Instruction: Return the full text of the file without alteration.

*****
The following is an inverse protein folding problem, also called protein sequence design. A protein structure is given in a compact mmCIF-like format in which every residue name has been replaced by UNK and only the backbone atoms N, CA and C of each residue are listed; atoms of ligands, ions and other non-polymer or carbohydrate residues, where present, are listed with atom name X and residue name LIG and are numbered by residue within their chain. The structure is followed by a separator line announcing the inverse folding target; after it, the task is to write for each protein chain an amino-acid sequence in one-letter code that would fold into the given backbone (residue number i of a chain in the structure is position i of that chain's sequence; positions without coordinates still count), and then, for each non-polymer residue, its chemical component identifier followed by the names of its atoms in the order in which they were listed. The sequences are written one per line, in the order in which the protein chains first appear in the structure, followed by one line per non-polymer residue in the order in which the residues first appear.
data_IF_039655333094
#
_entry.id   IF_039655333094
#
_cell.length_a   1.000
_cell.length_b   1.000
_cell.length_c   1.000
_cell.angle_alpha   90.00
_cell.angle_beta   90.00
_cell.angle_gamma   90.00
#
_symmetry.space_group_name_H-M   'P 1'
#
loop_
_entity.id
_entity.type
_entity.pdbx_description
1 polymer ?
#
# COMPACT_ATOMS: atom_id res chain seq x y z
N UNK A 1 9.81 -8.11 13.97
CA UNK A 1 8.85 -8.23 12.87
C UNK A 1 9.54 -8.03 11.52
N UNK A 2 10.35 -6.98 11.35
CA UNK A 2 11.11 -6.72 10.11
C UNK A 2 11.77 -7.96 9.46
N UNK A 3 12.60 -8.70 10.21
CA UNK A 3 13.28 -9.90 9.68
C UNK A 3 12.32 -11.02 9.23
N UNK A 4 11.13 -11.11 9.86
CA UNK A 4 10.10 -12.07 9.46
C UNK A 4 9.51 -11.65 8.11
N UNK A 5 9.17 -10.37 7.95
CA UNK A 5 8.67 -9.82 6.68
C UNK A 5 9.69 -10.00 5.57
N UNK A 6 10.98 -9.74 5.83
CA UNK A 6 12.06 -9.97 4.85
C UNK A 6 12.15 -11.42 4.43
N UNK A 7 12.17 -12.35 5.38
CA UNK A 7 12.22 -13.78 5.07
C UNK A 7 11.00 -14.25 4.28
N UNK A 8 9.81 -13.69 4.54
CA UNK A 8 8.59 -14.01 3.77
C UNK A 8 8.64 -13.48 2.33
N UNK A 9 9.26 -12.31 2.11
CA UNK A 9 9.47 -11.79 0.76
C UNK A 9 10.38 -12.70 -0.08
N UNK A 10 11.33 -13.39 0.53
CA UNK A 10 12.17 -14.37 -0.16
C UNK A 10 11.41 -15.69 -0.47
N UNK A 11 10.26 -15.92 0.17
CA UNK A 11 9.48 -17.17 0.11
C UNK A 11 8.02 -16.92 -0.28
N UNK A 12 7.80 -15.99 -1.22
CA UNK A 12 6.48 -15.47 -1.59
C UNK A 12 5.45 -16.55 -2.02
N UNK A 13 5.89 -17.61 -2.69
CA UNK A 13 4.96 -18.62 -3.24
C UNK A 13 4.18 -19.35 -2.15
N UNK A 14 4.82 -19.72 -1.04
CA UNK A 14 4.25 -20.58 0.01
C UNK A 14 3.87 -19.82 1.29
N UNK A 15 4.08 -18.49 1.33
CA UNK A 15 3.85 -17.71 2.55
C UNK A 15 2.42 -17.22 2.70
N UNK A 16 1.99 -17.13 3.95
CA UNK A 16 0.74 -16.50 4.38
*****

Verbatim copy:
The following is an inverse protein folding problem, also called protein sequence design. A protein structure is given in a compact mmCIF-like format in which every residue name has been replaced by UNK and only the backbone atoms N, CA and C of each residue are listed; atoms of ligands, ions and other non-polymer or carbohydrate residues, where present, are listed with atom name X and residue name LIG and are numbered by residue within their chain. The structure is followed by a separator line announcing the inverse folding target; after it, the task is to write for each protein chain an amino-acid sequence in one-letter code that would fold into the given backbone (residue number i of a chain in the structure is position i of that chain's sequence; positions without coordinates still count), and then, for each non-polymer residue, its chemical component identifier followed by the names of its atoms in the order in which they were listed. The sequences are written one per line, in the order in which the protein chains first appear in the structure, followed by one line per non-polymer residue in the order in which the residues first appear.
data_IF_039655333094
#
_entry.id   IF_039655333094
#
_cell.length_a   1.000
_cell.length_b   1.000
_cell.length_c   1.000
_cell.angle_alpha   90.00
_cell.angle_beta   90.00
_cell.angle_gamma   90.00
#
_symmetry.space_group_name_H-M   'P 1'
#
loop_
_entity.id
_entity.type
_entity.pdbx_description
1 polymer ?
#
# COMPACT_ATOMS: atom_id res chain seq x y z
N UNK A 1 9.81 -8.11 13.97
CA UNK A 1 8.85 -8.23 12.87
C UNK A 1 9.54 -8.03 11.52
N UNK A 2 10.35 -6.98 11.35
CA UNK A 2 11.11 -6.72 10.11
C UNK A 2 11.77 -7.96 9.46
N UNK A 3 12.60 -8.70 10.21
CA UNK A 3 13.28 -9.90 9.68
C UNK A 3 12.32 -11.02 9.23
N UNK A 4 11.13 -11.11 9.86
CA UNK A 4 10.10 -12.07 9.46
C UNK A 4 9.51 -11.65 8.11
N UNK A 5 9.17 -10.37 7.95
CA UNK A 5 8.67 -9.82 6.68
C UNK A 5 9.69 -10.00 5.57
N UNK A 6 10.98 -9.74 5.83
CA UNK A 6 12.06 -9.97 4.85
C UNK A 6 12.15 -11.42 4.43
N UNK A 7 12.17 -12.35 5.38
CA UNK A 7 12.22 -13.78 5.07
C UNK A 7 11.00 -14.25 4.28
N UNK A 8 9.81 -13.69 4.54
CA UNK A 8 8.59 -14.01 3.77
C UNK A 8 8.64 -13.48 2.33
N UNK A 9 9.26 -12.31 2.11
CA UNK A 9 9.47 -11.79 0.76
C UNK A 9 10.38 -12.70 -0.08
N UNK A 10 11.33 -13.39 0.53
CA UNK A 10 12.17 -14.37 -0.16
C UNK A 10 11.41 -15.69 -0.47
N UNK A 11 10.26 -15.92 0.17
CA UNK A 11 9.48 -17.17 0.11
C UNK A 11 8.02 -16.92 -0.28
N UNK A 12 7.80 -15.99 -1.22
CA UNK A 12 6.48 -15.47 -1.59
C UNK A 12 5.45 -16.55 -2.02
N UNK A 13 5.89 -17.61 -2.69
CA UNK A 13 4.96 -18.62 -3.24
C UNK A 13 4.18 -19.35 -2.15
N UNK A 14 4.82 -19.72 -1.04
CA UNK A 14 4.25 -20.58 0.01
C UNK A 14 3.87 -19.82 1.29
N UNK A 15 4.08 -18.49 1.33
CA UNK A 15 3.85 -17.71 2.55
C UNK A 15 2.42 -17.22 2.70
N UNK A 16 1.99 -17.13 3.95
CA UNK A 16 0.74 -16.50 4.38